Capital raising for real estate debt funds has grown significantly in the past decade, PERE data shows, although the total of $47.7 billion raised in 2017 has not been surpassed since. The largest private real estate debt fund, Blackstone Real Estate Private Debt Strategies IV, closed in 2020, while Brookfield also closed a $4 billion fund last year. This suggests the growth of private real estate debt is structural.
“When we started to add real estate debt products to our portfolio early after the GFC,” says APG’s Foortse, “we thought it would be a tactical play and that window of opportunity would close as soon as markets would normalize. By now, we have realized that real estate debt investment has a structural place in our portfolio.”
Onwards and upwards
The broader range of investors, lenders and borrowers in private real estate debt has contributed to a larger range of debt and debt-like products. “These include commercial ground leases, for example, providing debt-like characteristics with very long-term income, lifetime mortgages, lending to social housing,” explains Macquarie’s James. “The growing importance of ESG, and the ‘S’ in that, is making lending to the social housing sector more attractive to investors.”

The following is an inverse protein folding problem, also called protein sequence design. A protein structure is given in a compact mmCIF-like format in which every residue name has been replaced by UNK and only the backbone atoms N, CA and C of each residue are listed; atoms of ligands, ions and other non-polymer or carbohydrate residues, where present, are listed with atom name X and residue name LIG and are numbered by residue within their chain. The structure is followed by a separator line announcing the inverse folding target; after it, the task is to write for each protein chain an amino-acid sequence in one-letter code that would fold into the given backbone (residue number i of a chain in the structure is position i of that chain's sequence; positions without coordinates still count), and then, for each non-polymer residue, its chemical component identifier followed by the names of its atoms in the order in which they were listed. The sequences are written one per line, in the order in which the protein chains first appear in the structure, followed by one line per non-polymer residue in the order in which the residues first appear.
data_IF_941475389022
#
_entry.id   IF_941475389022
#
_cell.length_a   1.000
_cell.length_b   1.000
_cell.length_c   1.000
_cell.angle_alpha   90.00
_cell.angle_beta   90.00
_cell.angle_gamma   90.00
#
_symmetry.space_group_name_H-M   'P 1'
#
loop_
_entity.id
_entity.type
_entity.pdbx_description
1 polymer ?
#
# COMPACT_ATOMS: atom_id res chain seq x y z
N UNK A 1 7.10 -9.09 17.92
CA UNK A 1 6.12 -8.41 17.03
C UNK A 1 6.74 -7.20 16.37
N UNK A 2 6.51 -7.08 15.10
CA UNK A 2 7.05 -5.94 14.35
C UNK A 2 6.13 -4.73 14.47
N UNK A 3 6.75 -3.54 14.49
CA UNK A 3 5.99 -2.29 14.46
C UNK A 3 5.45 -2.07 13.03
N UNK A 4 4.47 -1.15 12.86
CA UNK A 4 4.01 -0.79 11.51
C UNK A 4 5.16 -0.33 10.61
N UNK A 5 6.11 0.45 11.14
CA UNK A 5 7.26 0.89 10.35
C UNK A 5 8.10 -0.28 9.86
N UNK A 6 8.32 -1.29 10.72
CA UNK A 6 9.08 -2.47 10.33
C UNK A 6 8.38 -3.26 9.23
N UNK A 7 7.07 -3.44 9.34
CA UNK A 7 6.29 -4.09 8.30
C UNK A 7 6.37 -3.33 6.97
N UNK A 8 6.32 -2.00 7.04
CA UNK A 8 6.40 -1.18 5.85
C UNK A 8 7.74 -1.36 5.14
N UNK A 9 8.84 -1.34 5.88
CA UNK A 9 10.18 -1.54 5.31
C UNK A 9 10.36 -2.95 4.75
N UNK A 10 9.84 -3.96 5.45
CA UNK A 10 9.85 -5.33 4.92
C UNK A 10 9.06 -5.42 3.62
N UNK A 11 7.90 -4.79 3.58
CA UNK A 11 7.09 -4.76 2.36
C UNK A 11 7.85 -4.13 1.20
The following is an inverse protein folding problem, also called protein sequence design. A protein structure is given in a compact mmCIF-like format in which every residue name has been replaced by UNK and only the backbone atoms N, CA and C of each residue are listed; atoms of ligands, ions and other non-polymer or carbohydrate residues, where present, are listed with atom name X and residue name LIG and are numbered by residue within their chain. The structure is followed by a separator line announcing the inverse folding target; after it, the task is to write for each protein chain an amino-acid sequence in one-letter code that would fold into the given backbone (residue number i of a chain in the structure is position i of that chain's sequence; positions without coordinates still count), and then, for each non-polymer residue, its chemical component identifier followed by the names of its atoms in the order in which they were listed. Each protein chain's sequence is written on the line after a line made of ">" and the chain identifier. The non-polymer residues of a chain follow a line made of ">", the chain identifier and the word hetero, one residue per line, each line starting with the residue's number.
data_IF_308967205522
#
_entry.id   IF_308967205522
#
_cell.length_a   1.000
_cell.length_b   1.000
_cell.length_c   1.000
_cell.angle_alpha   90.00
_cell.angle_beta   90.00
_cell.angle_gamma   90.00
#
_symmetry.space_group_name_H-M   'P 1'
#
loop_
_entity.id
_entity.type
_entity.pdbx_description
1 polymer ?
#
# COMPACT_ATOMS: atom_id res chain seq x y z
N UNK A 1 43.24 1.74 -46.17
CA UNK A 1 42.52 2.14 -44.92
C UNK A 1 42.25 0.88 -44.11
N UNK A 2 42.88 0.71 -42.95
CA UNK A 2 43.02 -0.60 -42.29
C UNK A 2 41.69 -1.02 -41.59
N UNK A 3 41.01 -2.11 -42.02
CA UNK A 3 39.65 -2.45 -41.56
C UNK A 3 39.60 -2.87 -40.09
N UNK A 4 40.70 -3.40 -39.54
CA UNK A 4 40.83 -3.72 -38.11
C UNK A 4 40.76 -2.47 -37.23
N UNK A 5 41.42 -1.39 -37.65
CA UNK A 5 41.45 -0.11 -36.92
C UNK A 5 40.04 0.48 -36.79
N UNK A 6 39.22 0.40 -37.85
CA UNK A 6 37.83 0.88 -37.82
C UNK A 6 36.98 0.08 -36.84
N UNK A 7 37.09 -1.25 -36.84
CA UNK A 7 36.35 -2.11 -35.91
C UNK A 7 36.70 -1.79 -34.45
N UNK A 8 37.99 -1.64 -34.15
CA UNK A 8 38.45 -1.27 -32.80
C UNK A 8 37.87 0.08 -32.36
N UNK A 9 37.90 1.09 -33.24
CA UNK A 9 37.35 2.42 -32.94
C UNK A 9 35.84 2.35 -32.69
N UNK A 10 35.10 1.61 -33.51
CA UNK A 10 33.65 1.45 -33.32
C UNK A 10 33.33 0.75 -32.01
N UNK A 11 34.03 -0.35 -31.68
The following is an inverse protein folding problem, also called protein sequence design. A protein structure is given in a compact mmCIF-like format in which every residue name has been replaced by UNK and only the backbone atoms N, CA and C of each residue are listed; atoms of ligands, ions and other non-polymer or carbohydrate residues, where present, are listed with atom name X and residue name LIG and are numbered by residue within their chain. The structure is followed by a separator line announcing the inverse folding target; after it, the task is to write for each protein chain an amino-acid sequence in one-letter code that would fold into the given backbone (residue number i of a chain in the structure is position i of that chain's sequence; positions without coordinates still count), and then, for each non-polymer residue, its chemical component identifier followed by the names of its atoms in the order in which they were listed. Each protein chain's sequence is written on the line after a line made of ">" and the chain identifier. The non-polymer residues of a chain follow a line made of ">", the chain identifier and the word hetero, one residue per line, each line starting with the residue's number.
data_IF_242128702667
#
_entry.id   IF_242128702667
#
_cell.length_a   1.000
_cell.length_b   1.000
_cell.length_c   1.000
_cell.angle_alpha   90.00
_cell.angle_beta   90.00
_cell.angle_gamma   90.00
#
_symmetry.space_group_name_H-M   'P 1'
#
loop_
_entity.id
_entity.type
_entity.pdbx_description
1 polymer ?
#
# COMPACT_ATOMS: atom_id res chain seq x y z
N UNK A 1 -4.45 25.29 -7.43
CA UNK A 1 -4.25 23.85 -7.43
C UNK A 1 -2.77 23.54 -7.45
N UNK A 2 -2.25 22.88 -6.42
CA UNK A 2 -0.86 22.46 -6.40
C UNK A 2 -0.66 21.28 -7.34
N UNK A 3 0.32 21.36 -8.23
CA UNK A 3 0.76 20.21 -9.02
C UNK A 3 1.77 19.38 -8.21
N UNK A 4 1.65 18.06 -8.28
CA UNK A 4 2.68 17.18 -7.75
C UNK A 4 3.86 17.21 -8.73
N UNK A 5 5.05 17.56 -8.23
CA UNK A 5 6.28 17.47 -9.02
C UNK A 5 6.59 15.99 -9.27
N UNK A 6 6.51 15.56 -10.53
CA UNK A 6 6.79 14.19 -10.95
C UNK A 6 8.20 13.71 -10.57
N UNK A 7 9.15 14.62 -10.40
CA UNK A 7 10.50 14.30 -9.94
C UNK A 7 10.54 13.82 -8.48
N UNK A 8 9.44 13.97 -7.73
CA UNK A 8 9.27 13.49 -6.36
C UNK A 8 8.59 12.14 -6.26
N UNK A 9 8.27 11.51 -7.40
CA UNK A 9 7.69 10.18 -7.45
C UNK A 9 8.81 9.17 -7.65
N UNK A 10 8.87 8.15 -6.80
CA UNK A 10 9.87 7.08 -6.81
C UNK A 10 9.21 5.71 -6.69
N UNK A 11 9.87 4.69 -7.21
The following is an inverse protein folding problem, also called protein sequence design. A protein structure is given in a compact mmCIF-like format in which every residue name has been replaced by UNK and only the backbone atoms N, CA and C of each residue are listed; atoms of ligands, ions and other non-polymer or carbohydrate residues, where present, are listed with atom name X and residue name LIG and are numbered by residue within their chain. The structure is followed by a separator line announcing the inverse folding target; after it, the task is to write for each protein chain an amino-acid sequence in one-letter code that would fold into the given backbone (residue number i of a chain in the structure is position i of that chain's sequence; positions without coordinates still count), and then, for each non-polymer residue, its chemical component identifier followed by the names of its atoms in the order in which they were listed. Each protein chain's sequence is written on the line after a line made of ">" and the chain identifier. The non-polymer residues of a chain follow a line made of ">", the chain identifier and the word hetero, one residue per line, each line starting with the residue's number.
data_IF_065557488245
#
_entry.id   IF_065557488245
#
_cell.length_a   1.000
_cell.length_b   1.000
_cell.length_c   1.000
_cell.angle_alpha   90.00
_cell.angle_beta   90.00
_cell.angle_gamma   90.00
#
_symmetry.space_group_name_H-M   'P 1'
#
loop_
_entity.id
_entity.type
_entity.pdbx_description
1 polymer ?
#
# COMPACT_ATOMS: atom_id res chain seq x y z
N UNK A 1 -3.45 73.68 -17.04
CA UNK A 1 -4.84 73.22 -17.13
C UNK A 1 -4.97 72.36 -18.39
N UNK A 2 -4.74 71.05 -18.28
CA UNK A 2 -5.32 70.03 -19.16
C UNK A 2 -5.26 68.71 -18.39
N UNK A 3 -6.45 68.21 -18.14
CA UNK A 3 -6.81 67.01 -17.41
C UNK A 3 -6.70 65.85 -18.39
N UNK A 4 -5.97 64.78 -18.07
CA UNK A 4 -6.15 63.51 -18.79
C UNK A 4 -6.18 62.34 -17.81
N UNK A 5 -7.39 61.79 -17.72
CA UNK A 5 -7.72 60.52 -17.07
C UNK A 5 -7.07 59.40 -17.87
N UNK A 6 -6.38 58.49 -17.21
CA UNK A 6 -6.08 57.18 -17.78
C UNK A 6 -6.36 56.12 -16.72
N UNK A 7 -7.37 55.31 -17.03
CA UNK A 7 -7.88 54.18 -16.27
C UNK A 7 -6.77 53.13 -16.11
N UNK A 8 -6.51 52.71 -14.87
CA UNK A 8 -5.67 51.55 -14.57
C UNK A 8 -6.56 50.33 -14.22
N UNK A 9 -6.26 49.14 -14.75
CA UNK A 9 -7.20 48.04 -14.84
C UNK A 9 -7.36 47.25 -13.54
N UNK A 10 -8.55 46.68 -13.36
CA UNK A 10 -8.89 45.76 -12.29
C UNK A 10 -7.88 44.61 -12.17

Indeed, ESG is an area where investors are keen to see more options, adds James. “We are seeing more ESG clauses in loans and more of a focus on the topic from both lenders and borrowers. It is now firmly on the agenda.”
APG’s Foortse agrees: “We believe more emphasis can be put on promoting and encouraging sustainable initiatives,” he says. “There are many ways in which this can be done; one example could be a borrower benefiting from a lower margin should a redevelopment achieve a certain building certification. Although a nascent market, we see more lenders thinking about this, and as the market evolves we expect more consistency and standardization within the sector.”
Fuchs says ESG considerations are also important for Allianz and its partners. “From the viewpoint of Allianz and the likeminded institutional investors we partner with, the debt products they aim to invest in should offer diversification across sectors and geographies while contributing to ESG targets.”